Charming and free
Published/Last edited or updated: 18th July, 2017
Occupying a trio of restored heritage houses draped in trees, the small but worthwhile Bangkokian Museum displays what one upper middle-class home looked like in the Thai capital from the early to mid 20th century.
Archan Waraporn, a teacher and daughter of the original owners, donated the houses to the city in 2004 and arranged the interiors as she recalled them when growing up. Old black-and-white photos of the original residents join original four-post beds, crystal bottles and an upright piano. It all combines for an authentic and charming feel that similar Bangkok museums lack.
The museum pops up unexpectedly down an otherwise inconspicuous side street off Charoen Krung Road in the historic Bang Rak area. Up front stands the main house, built in 1937 with original louvered wood shutters, a broad front stoop and varnished wood floors leading inside to a living room, dining room, bedrooms and washroom that will transport you to the World War II era. Gardens and fountains fill out the plot, providing an elusive dose of tranquility in the city.
Step past the wide deck to the back of the property and you’ll reach the second house, which was built in 1929 on Soi Ngam Duphli and transported to its current location to join the museum. Featuring a spacious open-sided living area on the ground floor and an office and bedroom upstairs, it was the home of an Indian-British doctor who rented from the owners.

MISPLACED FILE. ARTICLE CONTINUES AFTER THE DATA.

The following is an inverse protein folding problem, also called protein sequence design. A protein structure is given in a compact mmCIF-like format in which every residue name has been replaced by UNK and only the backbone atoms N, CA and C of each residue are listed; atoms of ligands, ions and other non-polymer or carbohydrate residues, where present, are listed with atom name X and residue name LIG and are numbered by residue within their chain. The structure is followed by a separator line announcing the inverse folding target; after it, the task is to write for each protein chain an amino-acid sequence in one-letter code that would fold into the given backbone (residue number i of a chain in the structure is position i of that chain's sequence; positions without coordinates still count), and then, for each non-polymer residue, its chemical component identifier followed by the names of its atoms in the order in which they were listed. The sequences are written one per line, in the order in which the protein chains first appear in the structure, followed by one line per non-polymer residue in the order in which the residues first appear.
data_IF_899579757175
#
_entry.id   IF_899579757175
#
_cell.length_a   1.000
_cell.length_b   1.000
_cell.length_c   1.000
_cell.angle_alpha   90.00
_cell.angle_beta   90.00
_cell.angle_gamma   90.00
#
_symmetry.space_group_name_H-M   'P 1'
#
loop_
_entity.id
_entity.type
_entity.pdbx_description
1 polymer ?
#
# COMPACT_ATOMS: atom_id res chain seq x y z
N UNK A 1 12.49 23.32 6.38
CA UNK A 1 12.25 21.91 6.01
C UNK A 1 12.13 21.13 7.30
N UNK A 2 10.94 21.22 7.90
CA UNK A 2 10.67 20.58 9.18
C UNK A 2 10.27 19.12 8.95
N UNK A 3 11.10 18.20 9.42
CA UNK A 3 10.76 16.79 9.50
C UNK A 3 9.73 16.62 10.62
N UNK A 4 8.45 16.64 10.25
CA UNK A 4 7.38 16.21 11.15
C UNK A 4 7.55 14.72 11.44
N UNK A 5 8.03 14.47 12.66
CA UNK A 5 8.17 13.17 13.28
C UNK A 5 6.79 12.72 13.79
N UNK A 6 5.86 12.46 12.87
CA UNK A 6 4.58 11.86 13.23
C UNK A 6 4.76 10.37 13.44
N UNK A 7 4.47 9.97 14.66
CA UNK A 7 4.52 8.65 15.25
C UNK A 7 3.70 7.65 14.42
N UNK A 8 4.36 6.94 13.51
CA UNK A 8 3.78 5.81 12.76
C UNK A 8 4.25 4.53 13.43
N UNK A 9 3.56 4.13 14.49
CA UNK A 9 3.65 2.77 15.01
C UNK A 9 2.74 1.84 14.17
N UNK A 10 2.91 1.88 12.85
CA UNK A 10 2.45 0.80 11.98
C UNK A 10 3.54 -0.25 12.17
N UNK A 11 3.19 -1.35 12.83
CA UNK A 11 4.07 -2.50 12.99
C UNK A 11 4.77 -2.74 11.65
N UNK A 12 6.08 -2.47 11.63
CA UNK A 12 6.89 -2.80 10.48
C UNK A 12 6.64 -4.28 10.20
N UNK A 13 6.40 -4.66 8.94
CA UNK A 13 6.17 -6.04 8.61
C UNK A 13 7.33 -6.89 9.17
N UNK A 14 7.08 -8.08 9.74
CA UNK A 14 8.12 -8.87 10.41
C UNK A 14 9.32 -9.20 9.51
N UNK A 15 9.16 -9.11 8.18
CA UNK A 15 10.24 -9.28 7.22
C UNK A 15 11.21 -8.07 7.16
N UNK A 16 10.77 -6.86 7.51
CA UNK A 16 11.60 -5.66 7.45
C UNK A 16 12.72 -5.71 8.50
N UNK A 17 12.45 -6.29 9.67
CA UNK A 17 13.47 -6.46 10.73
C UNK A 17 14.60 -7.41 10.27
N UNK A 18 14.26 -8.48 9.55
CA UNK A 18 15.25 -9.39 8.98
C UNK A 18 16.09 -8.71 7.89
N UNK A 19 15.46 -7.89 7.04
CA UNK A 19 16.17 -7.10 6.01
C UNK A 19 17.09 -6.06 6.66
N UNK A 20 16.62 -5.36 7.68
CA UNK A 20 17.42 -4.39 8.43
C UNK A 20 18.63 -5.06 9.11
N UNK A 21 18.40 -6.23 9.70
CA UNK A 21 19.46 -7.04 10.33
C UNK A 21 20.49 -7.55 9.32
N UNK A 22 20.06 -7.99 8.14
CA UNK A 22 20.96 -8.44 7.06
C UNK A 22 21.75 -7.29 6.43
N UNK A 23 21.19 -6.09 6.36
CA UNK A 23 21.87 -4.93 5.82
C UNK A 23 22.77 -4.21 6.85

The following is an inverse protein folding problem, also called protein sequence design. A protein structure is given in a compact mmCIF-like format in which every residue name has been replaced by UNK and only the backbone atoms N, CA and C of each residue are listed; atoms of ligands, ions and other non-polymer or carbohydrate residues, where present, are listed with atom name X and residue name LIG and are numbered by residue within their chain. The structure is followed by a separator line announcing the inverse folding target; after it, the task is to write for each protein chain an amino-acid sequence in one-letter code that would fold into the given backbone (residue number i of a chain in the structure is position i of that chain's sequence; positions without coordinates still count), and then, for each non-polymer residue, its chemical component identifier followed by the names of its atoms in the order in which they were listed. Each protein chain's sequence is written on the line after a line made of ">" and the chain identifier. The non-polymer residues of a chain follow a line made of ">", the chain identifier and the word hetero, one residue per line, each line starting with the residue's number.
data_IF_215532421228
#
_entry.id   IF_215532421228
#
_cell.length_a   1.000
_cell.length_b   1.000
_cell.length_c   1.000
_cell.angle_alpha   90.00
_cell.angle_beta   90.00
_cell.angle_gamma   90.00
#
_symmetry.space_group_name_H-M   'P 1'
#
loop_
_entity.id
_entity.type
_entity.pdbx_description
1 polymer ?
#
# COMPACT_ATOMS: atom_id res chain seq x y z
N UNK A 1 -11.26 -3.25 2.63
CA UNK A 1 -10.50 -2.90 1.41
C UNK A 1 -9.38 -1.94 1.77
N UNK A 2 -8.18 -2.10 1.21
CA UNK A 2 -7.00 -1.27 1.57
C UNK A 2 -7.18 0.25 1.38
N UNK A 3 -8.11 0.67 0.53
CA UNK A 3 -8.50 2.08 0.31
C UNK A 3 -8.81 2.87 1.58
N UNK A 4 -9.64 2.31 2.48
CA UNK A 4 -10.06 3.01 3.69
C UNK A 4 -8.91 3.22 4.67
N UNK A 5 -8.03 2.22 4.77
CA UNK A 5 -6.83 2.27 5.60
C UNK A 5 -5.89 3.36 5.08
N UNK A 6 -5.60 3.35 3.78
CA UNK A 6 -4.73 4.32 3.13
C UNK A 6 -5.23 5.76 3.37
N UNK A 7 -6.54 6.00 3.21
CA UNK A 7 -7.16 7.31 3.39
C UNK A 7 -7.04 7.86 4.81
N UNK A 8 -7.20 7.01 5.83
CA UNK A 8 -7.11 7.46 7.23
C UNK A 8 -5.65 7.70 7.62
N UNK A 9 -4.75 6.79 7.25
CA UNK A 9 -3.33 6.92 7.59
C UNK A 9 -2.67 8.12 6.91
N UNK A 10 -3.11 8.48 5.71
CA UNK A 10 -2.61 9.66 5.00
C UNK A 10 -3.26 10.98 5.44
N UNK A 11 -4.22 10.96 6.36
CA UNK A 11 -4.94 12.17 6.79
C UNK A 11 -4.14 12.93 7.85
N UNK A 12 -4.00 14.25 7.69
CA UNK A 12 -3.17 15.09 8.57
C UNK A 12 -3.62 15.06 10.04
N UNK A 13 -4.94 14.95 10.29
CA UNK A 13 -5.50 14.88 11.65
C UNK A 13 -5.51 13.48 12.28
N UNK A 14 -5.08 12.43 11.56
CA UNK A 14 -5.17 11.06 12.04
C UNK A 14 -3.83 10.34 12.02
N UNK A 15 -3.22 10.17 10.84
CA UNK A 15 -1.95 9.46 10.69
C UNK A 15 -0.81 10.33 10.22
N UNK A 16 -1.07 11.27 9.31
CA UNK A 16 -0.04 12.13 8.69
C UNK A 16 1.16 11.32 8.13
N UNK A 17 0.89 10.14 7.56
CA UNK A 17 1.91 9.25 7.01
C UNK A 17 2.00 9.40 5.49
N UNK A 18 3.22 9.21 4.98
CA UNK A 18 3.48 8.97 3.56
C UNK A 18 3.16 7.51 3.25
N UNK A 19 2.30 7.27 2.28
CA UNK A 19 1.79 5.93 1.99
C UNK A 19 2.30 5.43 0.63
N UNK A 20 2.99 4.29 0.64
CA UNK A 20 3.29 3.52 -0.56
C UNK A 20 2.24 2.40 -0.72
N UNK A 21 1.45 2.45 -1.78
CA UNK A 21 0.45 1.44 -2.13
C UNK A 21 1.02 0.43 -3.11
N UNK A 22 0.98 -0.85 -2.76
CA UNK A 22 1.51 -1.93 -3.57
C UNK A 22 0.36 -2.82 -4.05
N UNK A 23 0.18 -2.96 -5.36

The third building includes the kitchen and woodworking work area on the ground floor, complete with old woks, ceramic stoves and rusty tools. Upstairs stretches an eclectic display of vintage toys, dishes and advertisements, including many from post World War II Europe. There are plenty of knick-knacks to keep you distracted.
Alternately known as Bangkok Folk Museum, the site is a short walk from the Thailand Creative and Design Centre and is best included in a day spent exploring the antique art galleries, old European-style buildings and terrific Muslim-Thai food around Charoen Krung Road, not far from Silom Road. You could keep the old-style vibes rolling with some afternoon tea at the nearby Authors’ Lounge.
The Bangkokian Museum is located at the east end of Charoen Krung Soi 43, on the right side of the street as you approach Mahasek Rd. Saphan Taksin BTS Station is just over a km to the south, while Si Phaya Pier on the river ferry lines is less than one km to the west.
David Luekens first came to Thailand in 2005 when Thai friends from his former home of Burlington, Vermont led him on a life-changing trip. Based in Thailand since 2011, he spends much of his time eating in Bangkok street markets and island hopping the Andaman Sea.
These tours are provided by Travelfish partner GetYourGuide.
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